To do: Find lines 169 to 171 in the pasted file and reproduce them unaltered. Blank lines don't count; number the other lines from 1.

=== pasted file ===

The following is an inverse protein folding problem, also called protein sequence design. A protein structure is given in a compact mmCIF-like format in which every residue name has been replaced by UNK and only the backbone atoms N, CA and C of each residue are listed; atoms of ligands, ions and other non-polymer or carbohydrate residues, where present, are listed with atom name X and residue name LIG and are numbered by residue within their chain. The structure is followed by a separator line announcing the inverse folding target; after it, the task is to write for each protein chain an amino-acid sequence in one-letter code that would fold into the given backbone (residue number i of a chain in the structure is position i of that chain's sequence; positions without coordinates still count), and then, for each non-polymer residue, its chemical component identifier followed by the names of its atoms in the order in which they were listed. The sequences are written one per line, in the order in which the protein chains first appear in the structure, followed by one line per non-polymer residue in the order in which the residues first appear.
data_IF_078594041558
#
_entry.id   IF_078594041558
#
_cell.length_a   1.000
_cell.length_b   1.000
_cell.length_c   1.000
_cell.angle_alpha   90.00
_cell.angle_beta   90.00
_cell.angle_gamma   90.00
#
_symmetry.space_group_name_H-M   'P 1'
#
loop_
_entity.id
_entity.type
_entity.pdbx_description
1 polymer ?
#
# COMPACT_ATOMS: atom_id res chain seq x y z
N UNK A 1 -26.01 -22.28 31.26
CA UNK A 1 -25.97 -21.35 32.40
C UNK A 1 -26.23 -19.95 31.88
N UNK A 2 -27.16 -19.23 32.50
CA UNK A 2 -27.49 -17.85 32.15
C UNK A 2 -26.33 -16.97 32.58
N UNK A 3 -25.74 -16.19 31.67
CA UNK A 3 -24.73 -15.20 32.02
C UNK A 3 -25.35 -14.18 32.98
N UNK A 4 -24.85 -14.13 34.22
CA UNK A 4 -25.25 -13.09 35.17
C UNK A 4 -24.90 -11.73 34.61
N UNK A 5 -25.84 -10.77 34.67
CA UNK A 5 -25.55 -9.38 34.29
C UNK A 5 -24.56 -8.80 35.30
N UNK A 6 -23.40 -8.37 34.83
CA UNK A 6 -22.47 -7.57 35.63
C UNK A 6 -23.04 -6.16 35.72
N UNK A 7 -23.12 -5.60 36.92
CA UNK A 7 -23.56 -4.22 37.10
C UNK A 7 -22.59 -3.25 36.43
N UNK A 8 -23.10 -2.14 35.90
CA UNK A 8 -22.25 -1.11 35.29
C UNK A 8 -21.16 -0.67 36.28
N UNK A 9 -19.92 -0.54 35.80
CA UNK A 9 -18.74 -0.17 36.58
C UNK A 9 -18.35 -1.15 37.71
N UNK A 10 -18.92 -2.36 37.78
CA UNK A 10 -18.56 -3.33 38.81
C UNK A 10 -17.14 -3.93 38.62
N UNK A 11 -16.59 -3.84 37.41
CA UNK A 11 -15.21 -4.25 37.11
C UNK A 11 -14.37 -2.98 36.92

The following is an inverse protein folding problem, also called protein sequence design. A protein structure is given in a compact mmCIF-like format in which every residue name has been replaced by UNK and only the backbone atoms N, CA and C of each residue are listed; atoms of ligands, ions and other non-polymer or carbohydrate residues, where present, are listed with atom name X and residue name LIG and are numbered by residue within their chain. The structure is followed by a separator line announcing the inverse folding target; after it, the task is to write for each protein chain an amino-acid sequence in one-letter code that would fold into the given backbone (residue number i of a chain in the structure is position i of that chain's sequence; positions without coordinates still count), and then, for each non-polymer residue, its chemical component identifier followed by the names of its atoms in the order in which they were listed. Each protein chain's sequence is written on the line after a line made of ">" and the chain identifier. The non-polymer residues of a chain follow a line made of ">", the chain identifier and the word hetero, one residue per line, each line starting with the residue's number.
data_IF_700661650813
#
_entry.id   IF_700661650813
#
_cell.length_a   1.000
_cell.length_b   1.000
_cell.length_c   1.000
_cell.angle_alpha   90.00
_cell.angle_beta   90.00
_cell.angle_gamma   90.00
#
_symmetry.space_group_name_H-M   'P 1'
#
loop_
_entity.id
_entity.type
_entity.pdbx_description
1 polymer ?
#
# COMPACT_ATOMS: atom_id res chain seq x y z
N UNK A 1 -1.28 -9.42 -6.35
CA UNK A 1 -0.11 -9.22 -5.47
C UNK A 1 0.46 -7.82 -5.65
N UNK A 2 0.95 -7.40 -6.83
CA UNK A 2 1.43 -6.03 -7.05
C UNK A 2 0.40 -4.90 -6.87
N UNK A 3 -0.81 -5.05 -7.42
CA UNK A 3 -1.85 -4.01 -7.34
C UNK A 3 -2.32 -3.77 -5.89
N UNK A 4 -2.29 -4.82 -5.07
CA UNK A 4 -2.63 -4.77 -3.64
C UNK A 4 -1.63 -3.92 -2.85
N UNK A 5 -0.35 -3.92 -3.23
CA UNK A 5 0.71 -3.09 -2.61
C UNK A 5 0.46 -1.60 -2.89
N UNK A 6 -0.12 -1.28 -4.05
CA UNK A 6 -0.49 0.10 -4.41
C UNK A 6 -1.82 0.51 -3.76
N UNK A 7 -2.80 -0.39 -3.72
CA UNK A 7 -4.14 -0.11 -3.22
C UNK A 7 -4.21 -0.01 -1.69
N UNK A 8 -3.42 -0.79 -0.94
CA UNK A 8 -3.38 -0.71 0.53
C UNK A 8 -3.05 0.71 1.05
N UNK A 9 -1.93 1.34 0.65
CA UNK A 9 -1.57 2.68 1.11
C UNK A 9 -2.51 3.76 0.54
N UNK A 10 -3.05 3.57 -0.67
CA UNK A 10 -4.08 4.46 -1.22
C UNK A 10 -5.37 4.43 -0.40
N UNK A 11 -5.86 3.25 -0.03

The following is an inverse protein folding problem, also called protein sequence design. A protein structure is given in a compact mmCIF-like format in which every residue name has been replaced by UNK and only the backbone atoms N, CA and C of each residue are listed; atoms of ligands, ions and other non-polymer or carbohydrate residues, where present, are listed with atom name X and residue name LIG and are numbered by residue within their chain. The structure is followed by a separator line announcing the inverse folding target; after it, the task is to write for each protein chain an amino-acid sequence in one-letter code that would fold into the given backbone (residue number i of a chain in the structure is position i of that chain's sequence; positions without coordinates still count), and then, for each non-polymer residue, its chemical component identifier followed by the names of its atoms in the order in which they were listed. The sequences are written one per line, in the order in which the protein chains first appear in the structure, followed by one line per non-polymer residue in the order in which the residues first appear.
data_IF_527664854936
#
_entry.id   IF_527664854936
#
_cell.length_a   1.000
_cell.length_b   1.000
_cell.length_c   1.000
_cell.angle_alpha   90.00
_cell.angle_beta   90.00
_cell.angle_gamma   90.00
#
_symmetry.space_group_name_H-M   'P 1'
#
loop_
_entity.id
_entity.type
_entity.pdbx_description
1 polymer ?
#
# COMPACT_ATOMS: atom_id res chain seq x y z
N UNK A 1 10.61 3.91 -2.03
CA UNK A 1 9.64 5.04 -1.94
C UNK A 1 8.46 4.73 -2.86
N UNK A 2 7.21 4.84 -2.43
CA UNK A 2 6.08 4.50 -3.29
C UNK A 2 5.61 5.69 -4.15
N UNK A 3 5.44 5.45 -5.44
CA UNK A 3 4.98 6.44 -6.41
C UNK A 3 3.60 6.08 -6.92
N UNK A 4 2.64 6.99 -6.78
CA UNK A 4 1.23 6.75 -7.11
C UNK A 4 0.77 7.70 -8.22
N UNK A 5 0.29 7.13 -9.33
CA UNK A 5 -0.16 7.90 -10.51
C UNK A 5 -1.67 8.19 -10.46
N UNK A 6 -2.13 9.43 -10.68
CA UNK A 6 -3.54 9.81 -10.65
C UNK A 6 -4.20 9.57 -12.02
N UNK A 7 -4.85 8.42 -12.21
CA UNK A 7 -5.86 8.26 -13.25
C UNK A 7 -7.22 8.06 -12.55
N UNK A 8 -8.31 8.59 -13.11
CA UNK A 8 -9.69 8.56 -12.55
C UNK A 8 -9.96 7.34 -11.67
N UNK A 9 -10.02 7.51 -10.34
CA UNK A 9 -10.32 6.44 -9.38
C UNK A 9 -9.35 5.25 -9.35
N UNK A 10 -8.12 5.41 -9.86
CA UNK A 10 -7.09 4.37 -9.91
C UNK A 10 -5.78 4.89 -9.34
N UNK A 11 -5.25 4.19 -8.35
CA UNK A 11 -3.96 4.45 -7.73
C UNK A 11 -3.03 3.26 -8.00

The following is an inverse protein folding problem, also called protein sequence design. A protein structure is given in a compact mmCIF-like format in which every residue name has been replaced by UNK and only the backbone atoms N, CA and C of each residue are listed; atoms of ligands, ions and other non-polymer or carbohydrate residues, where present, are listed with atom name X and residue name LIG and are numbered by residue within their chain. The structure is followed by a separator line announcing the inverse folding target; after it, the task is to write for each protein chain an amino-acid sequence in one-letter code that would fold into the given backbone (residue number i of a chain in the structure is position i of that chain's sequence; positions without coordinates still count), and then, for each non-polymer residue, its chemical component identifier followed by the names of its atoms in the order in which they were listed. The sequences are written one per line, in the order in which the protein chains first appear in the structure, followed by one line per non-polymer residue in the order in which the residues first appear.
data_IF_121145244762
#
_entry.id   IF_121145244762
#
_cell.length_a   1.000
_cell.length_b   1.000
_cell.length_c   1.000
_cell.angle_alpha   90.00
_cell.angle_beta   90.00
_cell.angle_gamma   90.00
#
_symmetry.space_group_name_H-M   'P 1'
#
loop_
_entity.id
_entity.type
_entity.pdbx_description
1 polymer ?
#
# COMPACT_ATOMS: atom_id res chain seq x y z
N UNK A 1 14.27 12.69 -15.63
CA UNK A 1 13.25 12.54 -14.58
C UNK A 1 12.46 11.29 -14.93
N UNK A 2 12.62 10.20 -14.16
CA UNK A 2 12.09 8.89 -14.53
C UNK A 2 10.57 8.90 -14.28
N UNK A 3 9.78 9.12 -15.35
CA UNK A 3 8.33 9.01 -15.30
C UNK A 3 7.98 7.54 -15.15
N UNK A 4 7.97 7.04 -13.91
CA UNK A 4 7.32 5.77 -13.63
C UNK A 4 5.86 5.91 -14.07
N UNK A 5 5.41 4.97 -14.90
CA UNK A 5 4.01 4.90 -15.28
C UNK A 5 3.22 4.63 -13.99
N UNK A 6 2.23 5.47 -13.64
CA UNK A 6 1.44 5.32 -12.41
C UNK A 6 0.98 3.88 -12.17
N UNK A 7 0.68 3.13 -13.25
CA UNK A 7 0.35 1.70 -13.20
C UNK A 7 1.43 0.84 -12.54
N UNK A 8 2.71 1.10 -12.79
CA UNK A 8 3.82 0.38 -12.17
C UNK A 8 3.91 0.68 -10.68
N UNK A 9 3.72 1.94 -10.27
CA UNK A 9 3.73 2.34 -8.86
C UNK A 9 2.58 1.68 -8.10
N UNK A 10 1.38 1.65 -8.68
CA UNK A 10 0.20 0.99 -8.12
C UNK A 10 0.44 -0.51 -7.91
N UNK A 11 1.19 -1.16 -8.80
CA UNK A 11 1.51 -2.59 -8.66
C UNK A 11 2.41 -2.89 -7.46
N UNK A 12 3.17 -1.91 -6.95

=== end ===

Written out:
_cell.angle_alpha   90.00
_cell.angle_beta   90.00
_cell.angle_gamma   90.00